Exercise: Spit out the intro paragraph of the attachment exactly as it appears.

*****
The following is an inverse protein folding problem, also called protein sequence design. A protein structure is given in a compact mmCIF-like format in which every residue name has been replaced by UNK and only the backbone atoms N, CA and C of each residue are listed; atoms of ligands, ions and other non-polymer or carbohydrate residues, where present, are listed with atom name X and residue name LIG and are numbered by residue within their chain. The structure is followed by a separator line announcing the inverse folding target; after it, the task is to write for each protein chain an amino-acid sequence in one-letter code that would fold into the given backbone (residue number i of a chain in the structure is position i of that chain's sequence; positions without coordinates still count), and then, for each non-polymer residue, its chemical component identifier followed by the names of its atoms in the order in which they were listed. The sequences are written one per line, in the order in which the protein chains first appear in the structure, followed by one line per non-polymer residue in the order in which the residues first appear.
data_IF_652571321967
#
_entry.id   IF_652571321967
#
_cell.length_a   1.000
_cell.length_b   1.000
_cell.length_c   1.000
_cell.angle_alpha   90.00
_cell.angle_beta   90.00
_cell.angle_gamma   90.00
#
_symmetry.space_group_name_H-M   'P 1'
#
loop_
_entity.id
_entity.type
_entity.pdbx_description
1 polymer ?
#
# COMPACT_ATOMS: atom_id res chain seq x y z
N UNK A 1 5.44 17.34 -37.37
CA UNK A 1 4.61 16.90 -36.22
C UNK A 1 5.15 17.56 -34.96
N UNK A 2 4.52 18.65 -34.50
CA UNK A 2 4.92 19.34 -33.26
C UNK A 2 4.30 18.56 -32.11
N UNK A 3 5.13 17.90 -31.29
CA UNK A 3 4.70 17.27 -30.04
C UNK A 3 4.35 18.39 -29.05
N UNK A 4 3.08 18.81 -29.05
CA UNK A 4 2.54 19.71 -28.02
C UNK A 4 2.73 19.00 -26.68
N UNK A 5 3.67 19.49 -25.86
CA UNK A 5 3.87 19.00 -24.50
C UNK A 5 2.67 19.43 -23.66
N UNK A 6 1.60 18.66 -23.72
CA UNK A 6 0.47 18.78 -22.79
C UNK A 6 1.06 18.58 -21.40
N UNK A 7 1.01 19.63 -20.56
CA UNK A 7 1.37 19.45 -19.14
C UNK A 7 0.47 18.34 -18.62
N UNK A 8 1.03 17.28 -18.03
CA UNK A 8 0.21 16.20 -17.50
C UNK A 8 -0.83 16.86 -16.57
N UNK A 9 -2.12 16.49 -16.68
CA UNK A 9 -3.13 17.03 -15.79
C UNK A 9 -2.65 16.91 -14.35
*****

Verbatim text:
The following is an inverse protein folding problem, also called protein sequence design. A protein structure is given in a compact mmCIF-like format in which every residue name has been replaced by UNK and only the backbone atoms N, CA and C of each residue are listed; atoms of ligands, ions and other non-polymer or carbohydrate residues, where present, are listed with atom name X and residue name LIG and are numbered by residue within their chain. The structure is followed by a separator line announcing the inverse folding target; after it, the task is to write for each protein chain an amino-acid sequence in one-letter code that would fold into the given backbone (residue number i of a chain in the structure is position i of that chain's sequence; positions without coordinates still count), and then, for each non-polymer residue, its chemical component identifier followed by the names of its atoms in the order in which they were listed. The sequences are written one per line, in the order in which the protein chains first appear in the structure, followed by one line per non-polymer residue in the order in which the residues first appear.